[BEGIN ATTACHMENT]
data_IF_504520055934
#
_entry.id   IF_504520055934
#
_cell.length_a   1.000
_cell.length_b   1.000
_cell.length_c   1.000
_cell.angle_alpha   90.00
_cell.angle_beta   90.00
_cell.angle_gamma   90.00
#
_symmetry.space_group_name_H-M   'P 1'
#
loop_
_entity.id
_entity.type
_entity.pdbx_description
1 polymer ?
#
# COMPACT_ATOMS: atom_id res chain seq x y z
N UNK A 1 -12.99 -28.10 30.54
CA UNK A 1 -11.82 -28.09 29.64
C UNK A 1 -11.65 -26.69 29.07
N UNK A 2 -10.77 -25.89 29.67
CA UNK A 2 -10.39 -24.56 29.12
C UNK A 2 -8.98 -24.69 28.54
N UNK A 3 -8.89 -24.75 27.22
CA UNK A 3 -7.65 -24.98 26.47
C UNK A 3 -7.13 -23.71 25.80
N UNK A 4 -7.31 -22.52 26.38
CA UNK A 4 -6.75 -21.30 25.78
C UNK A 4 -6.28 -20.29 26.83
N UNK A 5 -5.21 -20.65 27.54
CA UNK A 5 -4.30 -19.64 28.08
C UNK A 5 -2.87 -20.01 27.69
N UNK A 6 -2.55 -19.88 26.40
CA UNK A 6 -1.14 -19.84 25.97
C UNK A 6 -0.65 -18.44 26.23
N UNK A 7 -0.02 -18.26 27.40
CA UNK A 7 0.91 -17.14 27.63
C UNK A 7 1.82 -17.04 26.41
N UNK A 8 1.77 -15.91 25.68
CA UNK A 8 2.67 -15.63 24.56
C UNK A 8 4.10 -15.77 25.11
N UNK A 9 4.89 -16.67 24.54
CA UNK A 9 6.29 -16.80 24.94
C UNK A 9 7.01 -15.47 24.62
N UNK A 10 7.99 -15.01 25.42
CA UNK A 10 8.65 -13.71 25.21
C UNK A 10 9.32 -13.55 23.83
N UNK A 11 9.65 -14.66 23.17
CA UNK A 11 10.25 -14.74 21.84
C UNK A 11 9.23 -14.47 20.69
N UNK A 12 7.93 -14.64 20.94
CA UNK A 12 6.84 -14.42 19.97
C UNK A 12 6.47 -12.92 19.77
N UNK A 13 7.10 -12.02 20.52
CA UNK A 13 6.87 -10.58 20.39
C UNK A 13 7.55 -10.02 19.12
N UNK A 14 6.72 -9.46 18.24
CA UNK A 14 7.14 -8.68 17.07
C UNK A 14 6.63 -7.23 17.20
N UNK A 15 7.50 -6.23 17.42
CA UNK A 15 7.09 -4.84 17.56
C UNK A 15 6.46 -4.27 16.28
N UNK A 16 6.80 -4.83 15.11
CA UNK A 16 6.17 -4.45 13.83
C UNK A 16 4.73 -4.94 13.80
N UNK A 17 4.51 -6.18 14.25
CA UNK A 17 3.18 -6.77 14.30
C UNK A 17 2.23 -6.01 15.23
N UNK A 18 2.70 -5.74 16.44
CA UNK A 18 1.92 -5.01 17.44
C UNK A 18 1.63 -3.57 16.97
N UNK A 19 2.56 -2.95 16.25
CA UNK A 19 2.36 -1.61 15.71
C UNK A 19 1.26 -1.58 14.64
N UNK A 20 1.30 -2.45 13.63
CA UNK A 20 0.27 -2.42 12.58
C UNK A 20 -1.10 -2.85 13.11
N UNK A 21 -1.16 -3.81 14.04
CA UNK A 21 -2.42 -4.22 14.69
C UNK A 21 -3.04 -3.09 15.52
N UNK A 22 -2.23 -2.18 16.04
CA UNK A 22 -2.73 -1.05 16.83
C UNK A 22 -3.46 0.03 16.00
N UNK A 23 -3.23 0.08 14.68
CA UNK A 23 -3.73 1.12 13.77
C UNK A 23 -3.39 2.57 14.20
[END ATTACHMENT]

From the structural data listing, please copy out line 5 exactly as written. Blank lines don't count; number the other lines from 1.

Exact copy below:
_cell.length_a   1.000